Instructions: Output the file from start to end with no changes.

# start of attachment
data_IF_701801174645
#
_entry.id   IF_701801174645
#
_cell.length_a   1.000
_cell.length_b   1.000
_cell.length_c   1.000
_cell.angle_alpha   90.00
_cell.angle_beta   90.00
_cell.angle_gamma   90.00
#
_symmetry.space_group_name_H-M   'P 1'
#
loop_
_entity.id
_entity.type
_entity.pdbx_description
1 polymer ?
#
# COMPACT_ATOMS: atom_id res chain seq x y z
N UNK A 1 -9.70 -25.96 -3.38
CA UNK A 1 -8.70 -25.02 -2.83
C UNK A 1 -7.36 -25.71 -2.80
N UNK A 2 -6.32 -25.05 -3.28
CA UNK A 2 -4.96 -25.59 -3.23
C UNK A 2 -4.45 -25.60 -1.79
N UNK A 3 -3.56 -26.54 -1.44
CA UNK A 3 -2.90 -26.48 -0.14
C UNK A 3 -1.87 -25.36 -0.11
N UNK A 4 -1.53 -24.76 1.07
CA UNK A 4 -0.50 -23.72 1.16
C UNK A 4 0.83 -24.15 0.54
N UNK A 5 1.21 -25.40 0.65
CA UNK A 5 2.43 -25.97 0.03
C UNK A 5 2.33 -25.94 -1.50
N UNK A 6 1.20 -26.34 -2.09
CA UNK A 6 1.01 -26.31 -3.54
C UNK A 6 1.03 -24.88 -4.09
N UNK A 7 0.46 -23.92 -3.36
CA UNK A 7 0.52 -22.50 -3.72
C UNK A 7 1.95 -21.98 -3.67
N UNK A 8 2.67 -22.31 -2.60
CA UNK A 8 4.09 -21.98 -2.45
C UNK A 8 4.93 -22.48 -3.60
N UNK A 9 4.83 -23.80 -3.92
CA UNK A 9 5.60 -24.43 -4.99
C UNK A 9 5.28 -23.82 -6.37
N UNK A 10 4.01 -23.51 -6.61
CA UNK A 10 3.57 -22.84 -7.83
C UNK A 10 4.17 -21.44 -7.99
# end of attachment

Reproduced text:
data_IF_701801174645
#
_entry.id   IF_701801174645
#
_cell.length_a   1.000
_cell.length_b   1.000
_cell.length_c   1.000
_cell.angle_alpha   90.00
_cell.angle_beta   90.00
_cell.angle_gamma   90.00
#
_symmetry.space_group_name_H-M   'P 1'
#
loop_
_entity.id
_entity.type
_entity.pdbx_description
1 polymer ?
#
# COMPACT_ATOMS: atom_id res chain seq x y z
N UNK A 1 -9.70 -25.96 -3.38
CA UNK A 1 -8.70 -25.02 -2.83
C UNK A 1 -7.36 -25.71 -2.80
N UNK A 2 -6.32 -25.05 -3.28
CA UNK A 2 -4.96 -25.59 -3.23
C UNK A 2 -4.45 -25.60 -1.79
N UNK A 3 -3.56 -26.54 -1.44
CA UNK A 3 -2.90 -26.48 -0.14
C UNK A 3 -1.87 -25.36 -0.11
N UNK A 4 -1.53 -24.76 1.07
CA UNK A 4 -0.50 -23.72 1.16
C UNK A 4 0.83 -24.15 0.54
N UNK A 5 1.21 -25.40 0.65
CA UNK A 5 2.43 -25.97 0.03
C UNK A 5 2.33 -25.94 -1.50
N UNK A 6 1.20 -26.34 -2.09
CA UNK A 6 1.01 -26.31 -3.54
C UNK A 6 1.03 -24.88 -4.09
N UNK A 7 0.46 -23.92 -3.36
CA UNK A 7 0.52 -22.50 -3.72
C UNK A 7 1.95 -21.98 -3.67
N UNK A 8 2.67 -22.31 -2.60
CA UNK A 8 4.09 -21.98 -2.45
C UNK A 8 4.93 -22.48 -3.60
N UNK A 9 4.83 -23.80 -3.92
CA UNK A 9 5.60 -24.43 -4.99
C UNK A 9 5.28 -23.82 -6.37
N UNK A 10 4.01 -23.51 -6.61
CA UNK A 10 3.57 -22.84 -7.83
C UNK A 10 4.17 -21.44 -7.99